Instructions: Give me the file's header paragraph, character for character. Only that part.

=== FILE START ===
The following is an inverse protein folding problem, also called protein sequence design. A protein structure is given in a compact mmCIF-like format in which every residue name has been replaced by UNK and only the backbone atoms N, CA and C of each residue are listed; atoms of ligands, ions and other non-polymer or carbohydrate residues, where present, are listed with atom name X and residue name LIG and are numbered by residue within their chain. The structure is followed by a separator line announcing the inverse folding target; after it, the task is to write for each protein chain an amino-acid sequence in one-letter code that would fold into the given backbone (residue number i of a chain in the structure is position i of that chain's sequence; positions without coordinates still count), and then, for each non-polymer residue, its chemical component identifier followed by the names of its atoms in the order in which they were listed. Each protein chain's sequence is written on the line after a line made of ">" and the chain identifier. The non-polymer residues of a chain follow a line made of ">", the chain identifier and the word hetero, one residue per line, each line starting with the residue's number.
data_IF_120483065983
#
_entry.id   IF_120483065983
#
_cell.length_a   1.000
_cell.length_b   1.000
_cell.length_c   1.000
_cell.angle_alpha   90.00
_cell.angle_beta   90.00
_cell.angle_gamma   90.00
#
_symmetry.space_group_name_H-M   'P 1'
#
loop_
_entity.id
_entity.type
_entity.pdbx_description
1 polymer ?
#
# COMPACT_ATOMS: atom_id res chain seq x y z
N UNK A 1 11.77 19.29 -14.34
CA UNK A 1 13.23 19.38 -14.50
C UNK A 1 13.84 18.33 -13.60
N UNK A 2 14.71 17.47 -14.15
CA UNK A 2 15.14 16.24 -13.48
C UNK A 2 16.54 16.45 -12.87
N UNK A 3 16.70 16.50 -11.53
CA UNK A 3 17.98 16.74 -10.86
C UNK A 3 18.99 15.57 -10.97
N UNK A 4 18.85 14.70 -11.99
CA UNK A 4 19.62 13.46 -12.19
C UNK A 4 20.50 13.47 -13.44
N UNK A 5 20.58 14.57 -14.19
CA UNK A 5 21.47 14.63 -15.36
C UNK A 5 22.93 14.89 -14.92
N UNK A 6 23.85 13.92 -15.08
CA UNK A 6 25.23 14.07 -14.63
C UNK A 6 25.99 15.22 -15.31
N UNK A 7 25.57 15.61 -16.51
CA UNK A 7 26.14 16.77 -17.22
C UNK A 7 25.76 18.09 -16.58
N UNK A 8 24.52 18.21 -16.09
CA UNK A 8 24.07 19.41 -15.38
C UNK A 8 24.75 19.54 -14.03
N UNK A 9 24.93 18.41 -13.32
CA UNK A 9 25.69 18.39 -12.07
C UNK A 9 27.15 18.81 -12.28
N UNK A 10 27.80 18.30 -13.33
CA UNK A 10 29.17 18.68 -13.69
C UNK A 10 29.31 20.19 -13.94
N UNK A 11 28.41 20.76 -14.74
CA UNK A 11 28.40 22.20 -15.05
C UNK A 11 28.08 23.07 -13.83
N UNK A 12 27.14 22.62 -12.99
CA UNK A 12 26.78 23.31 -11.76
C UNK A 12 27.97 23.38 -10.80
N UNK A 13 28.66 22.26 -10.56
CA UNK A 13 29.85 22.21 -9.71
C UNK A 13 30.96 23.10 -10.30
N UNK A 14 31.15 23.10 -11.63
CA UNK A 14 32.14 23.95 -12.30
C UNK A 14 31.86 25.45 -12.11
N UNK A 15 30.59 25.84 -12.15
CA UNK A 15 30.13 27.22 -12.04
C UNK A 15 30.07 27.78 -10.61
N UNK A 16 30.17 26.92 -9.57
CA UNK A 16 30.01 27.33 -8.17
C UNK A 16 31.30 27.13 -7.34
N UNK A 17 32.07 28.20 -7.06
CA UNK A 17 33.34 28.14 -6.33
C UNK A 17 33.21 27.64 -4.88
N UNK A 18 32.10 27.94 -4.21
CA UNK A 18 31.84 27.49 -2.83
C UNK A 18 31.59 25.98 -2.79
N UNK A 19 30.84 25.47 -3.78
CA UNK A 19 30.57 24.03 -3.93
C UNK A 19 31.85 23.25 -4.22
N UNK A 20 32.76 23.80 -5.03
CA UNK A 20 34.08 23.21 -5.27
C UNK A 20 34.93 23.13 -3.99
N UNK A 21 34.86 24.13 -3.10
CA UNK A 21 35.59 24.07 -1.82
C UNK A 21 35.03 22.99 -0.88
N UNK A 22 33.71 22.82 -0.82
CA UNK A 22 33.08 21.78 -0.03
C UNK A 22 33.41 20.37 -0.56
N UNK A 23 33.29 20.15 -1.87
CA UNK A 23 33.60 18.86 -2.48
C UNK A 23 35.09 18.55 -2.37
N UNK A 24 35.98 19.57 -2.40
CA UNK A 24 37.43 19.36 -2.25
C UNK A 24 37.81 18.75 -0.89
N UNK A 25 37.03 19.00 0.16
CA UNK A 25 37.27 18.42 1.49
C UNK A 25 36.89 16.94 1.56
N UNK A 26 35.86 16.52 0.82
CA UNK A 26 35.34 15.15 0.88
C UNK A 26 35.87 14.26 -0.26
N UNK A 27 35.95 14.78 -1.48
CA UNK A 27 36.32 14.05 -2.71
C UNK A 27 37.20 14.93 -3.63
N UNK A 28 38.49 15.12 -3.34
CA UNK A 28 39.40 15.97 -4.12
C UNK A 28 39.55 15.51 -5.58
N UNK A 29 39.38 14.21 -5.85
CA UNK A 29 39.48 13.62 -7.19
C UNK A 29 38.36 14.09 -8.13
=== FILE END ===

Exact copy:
The following is an inverse protein folding problem, also called protein sequence design. A protein structure is given in a compact mmCIF-like format in which every residue name has been replaced by UNK and only the backbone atoms N, CA and C of each residue are listed; atoms of ligands, ions and other non-polymer or carbohydrate residues, where present, are listed with atom name X and residue name LIG and are numbered by residue within their chain. The structure is followed by a separator line announcing the inverse folding target; after it, the task is to write for each protein chain an amino-acid sequence in one-letter code that would fold into the given backbone (residue number i of a chain in the structure is position i of that chain's sequence; positions without coordinates still count), and then, for each non-polymer residue, its chemical component identifier followed by the names of its atoms in the order in which they were listed. Each protein chain's sequence is written on the line after a line made of ">" and the chain identifier. The non-polymer residues of a chain follow a line made of ">", the chain identifier and the word hetero, one residue per line, each line starting with the residue's number.